by Mike Ratliff
1 Jesus, therefore, six days before the Passover, came to Bethany where Lazarus was, whom Jesus had raised from the dead. 2 So they made Him a supper there, and Martha was serving; but Lazarus was one of those reclining at the table with Him. 3 Mary then took a pound of very costly perfume of pure nard, and anointed the feet of Jesus and wiped His feet with her hair; and the house was filled with the fragrance of the perfume. 4 But Judas Iscariot, one of His disciples, who was intending to betray Him, *said, 5 “Why was this perfume not sold for three hundred denarii and given to poor people?” 6 Now he said this, not because he was concerned about the poor, but because he was a thief, and as he had the money box, he used to pilfer what was put into it. 7 Therefore Jesus said, “Let her alone, so that she may keep it for the day of My burial. 8 For you always have the poor with you, but you do not always have Me.” John 12:1-8 (NASB)
I am convinced that most professing Christians are absolutely clueless when it comes to genuine worship of the Lord in spirit and in truth. The idea that going to a building once or twice a week to sing a few songs and listen to Bible lesson and a sermon constitutes genuine worship would be foreign to Jesus Christ, the Apostles, and the early Church. Genuine worship is more than singing God glorifying songs or simply praying a prayer that someone else wrote. If it isn’t these things, then what is it?
From John 12:1-8 we learn of an event that took place in the last few days of Jesus’ earthly ministry. It was a dinner party that took place at Simon the Leper’s house. Jesus was there as were Lazarus and his two sisters, Mary and Martha. Mary performed an act at this party that shows us what real worship is.
As the guests reclined around the table in Roman style, Mary took a jar of scented oil called nard, broke open the seal, poured it into a bowl, dipped Jesus’ feet in the bowl, rubbed the oil or ointment into his feet, then wiped the excess off with her hair. This ointment or perfumed oil was costly. It was worth a man’s wages for one year. It was used in the embalming process. Families bought this scented oil then treasured it as an extremely valuable family possession. For Mary to break open the jar then pour it out like this was an extreme act of worship. It was costly, it was pure adoration, it was worship in spirit and truth not an act to get anyone’s attention other than God’s. God, Jesus Christ, accepted this act of worship and edified Mary for it.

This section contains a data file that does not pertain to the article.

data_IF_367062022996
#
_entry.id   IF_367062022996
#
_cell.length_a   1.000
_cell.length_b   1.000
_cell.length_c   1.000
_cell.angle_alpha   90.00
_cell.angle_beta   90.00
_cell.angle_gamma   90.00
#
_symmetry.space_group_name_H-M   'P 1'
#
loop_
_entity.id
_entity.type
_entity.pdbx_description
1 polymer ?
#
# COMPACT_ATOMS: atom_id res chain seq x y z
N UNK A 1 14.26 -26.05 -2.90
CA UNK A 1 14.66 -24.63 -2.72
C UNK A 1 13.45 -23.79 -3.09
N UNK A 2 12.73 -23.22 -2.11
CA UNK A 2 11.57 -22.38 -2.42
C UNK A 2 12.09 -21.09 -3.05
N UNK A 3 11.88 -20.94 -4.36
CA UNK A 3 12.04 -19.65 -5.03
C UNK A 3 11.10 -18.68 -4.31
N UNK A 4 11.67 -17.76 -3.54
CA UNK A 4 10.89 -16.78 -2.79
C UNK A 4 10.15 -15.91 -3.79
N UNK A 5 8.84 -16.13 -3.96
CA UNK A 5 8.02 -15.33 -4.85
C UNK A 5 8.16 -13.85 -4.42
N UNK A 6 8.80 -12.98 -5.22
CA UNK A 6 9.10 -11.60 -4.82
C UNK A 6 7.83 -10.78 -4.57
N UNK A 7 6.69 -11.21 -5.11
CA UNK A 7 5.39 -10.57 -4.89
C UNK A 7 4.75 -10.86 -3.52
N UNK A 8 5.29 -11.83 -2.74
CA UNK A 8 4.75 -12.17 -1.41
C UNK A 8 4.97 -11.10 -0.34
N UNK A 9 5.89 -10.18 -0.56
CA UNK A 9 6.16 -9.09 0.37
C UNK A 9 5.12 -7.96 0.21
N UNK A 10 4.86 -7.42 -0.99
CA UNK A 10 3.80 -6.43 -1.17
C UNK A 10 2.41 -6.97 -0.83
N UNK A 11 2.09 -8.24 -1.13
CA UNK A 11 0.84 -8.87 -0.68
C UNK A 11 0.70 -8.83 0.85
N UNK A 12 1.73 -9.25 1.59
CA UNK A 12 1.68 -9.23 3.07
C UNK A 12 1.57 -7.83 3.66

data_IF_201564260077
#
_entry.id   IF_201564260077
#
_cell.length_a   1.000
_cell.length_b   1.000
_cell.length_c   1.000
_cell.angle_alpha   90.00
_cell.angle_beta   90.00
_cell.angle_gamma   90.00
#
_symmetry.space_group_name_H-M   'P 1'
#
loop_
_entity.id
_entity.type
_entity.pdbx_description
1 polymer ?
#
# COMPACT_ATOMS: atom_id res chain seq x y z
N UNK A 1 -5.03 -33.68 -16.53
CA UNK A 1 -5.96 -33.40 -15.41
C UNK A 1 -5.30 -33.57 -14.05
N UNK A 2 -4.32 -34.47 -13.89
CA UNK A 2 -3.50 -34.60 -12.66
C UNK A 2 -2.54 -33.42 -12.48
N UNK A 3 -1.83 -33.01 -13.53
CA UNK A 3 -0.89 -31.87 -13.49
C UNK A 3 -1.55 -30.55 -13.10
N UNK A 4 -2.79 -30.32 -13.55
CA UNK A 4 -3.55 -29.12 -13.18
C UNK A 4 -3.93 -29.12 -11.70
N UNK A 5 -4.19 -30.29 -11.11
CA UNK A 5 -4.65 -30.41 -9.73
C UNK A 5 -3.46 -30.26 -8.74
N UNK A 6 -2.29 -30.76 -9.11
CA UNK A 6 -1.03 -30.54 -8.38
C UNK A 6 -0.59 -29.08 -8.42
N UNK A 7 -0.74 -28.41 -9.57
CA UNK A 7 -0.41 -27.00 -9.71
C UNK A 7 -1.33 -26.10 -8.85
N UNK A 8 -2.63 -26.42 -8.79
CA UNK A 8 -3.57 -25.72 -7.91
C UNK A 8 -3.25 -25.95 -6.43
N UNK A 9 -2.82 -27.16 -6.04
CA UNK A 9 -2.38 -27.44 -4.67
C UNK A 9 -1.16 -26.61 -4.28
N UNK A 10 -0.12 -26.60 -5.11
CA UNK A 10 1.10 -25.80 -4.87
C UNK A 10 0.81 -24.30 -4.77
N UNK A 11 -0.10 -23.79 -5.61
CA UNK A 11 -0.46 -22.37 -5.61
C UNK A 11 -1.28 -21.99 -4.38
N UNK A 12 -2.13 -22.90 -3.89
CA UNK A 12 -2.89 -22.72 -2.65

Judas Iscariot was a thief and a liar. He was a phony disciple. What was his reaction? He scoffed at the act of worship and proclaimed that it was an extreme waste. When Christians become spiteful and complaining at the way others worship the Lord, they are exhibiting the spirit of Judas. The Lord, however, intervened and would not let Judas rob her of her jar of ointment. He told everyone that Mary had performed an extreme act of worship, knowing in her heart that Jesus was about to die. He told them that the remainder in the jar would be used at His burial. How did Mary know that Jesus was going to die? Yes, Jesus talked about it, but His disciples did not “get it” until later. How did she come to this understanding? She was a true worshipper of our Lord. She spent time at His feet in utter worship and adoration. She loved the Lord her God with her entire being. When Christians do this, they have put themselves into position to have heart to heart reciprocal love with God Himself. Does God push us away when we humble ourselves like this? No! When we take our focus off ourselves while placing it on God, loving Him, obeying Him, living for His glory alone, we will be changed. We learn to think like Him. We see things from His perspective instead of the world’s. We find ourselves in the midst of mind renewal because we are living sacrifices.
To live this way requires us to break the jar. That means we become broken bread and poured out wine for God’s glory. We humble ourselves before the Lord and live in a way with those all around us the way the Lord would. We become merciful to others. We exhibit graciousness. We become the embodiment of AGAPE love to everyone. Our patience is beyond the comprehension of everyone, even ourselves. This is impossible for us to do by trying to do any of this. Instead, we become the extensions of Jesus’ hands, feet, will, and life. When we spend time with Him, we will take on His character. When we spend no or little time with Him, we take on the character of the world.
We know how Judas Iscariot ended up. Let’s agree to be like Mary, broken and poured out in our continual worship of our Lord, living for His glory while doing His will in the strength of His joy by His grace.
Soli Deo Gloria!